#Indyref 2 years on – what we won

#Indyref 2 years on – what we won

In the two years since the Independence Referendum the politics of Scotland has changed beyond recognition. Although the realities of inequality remain very much the same, it is worth noting just how different our country is as a result of the referendum and its aftermath.

Scotland entered the referendum campaign in 2012, very much like England – while we voted differently in Scotland, our attitudes to political questions were very different. Scotland now stands politically very much apart from England. The citizens of nations aren’t born with a particular political outlook, be that left or right. The idea that the politics of Scotland’s people was formed with loch and glen is simply wrong. It’s the product of our history, geography and society. But that politics can change. And the referendum shows it can change very quickly.

While Scotland didn’t vote for independence, our changing politics is eroding the UK’s political unity. What is perhaps most interesting was the way in which change happened. It wasn’t  the result of media headlines, press officers, or any of the tools of the late 20th century. It was a mass movement – people convincing other people. And it is this politics that is beginning to change the world, from our political parties to the US presidential race.

The tide that transformed Scotland has seen changes in politics across the world. Radical candidates surge into the leadership of previously centrist parties. Radical parties perform better than over the last 3 decades. This is because of a change in the structure of the economy, a change to how we communicate and on the entry of a new generation to the electorate.

While Margaret Thatcher sought to ‘change the soul’ by making money the dominant relationship in society, the outcome seems to be a generation of people who reject the tyranny of the market. It’s not really a surprise when that market has forced people to take on huge debt to get education, a jobs market that offers little security and often poverty wages, and housing that costs three times (and often more) than what it did for their parents.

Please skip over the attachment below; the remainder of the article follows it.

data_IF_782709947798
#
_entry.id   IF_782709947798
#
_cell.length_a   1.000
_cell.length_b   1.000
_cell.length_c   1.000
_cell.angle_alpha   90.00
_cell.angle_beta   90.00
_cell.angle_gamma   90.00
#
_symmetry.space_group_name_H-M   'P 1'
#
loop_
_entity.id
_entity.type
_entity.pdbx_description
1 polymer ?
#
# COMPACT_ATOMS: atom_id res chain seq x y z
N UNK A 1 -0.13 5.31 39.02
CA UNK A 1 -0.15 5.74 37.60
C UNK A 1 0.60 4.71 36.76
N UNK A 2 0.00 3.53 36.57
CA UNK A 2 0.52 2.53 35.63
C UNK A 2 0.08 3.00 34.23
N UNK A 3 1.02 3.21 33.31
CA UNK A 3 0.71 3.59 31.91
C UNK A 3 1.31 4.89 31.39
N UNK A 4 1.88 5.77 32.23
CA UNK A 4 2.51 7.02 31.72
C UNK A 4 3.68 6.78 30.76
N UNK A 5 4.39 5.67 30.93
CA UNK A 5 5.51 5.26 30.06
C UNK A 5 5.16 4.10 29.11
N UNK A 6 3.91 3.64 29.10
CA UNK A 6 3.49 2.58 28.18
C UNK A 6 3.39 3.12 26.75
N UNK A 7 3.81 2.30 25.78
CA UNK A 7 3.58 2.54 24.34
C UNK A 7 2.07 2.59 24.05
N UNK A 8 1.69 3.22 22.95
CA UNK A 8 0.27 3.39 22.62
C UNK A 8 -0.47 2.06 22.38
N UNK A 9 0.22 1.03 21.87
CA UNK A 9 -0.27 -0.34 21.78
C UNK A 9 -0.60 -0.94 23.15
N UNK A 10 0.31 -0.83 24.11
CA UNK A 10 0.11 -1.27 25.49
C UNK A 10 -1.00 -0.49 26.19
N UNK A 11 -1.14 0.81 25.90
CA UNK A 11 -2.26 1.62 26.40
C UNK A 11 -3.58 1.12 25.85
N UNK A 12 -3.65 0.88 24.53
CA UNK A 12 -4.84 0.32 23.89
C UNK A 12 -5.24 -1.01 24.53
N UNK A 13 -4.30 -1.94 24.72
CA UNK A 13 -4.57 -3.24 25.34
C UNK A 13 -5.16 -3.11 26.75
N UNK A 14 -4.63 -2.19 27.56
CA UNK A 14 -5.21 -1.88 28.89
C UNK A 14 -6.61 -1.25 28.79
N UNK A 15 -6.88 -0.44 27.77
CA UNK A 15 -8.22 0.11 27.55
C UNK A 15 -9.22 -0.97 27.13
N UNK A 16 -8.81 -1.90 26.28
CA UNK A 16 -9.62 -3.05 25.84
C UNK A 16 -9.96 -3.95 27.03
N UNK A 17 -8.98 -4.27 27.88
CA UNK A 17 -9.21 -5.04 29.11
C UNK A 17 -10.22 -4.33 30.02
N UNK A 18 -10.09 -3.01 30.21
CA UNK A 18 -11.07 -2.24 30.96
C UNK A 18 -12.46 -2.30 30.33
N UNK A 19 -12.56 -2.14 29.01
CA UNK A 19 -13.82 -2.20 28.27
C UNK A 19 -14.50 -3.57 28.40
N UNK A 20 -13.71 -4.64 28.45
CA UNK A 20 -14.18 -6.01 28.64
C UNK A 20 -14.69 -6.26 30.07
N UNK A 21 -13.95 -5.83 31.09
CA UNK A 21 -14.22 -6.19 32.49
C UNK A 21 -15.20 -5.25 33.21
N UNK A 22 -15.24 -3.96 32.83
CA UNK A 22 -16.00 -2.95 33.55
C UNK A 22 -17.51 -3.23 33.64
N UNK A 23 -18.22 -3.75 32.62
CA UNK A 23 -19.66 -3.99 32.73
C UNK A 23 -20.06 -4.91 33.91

But those material changes only sow the seeds for political change. What made the Scottish experience unique was that it was a transformation in a national political debate driven not by a crisis like in Greece or Spain. Instead our change came from the desire to redefine our politics with social justice and equality at its heart. And it came from ordinary people arming themselves with facts, arguments and that desire to make Scotland a better place.


The Green campaign in the 2014 European Parliament election focused on how we could create a just, welcoming Scotland. As anti-immigrant rhetoric from Westminster politicians and tabloid papers sank to new depths our aim was to change the nature of the debate around austerity, immigration and our future. We didn’t win, but we I like to think we profoundly changed the debate.

And we carried that approach into Green Yes. Far from being the ‘narrow nationalism’ derided by our opponents, we willed into existence a Scotland that looked to the world for the best ways to do things. A Scotland that looked to change the world for the better. A Scotland for those at home with freedom.

The contrast with the EU referendum could not be greater. Where our referendum became a cauldron of ideas, energy, excitement and resolution to change the world, the EU referendum was a grand exercise in cynicism. Driven by a narrow nationalism that sought to return England to its status as an imperial power, the debate often felt like a demand to stop the world, so England  could get off – taking the rest of us too.

Of course, for many of those shut out of education, housing and secure employment, this was entirely understandable. Just as it was understandable for many to vote to stay in a United Kingdom they little expected to behave so self-destructively. And just as we in Scotland have decisively shifted the debate on immigration, so we need to shift those in the UK who still blame foreigners for the economic impact of Thatcherism and the banking crisis. 

We must not cease from our work in creating Scotland anew. We face ever greater challenges. It is not just Scotland we must recast. We have communities, cities, workplaces to change. We have the tools that can make that change, it is a matter of finding the opportunities to use those tools. By defining our identity as egalitarian, internationalist and committed to saving our planet we can claim back our souls from Thatcherism. The referendum was only the beginning. Its spirit lives on, and we can and will use that spirit to create the Scotland we all deserve in the world we all deserve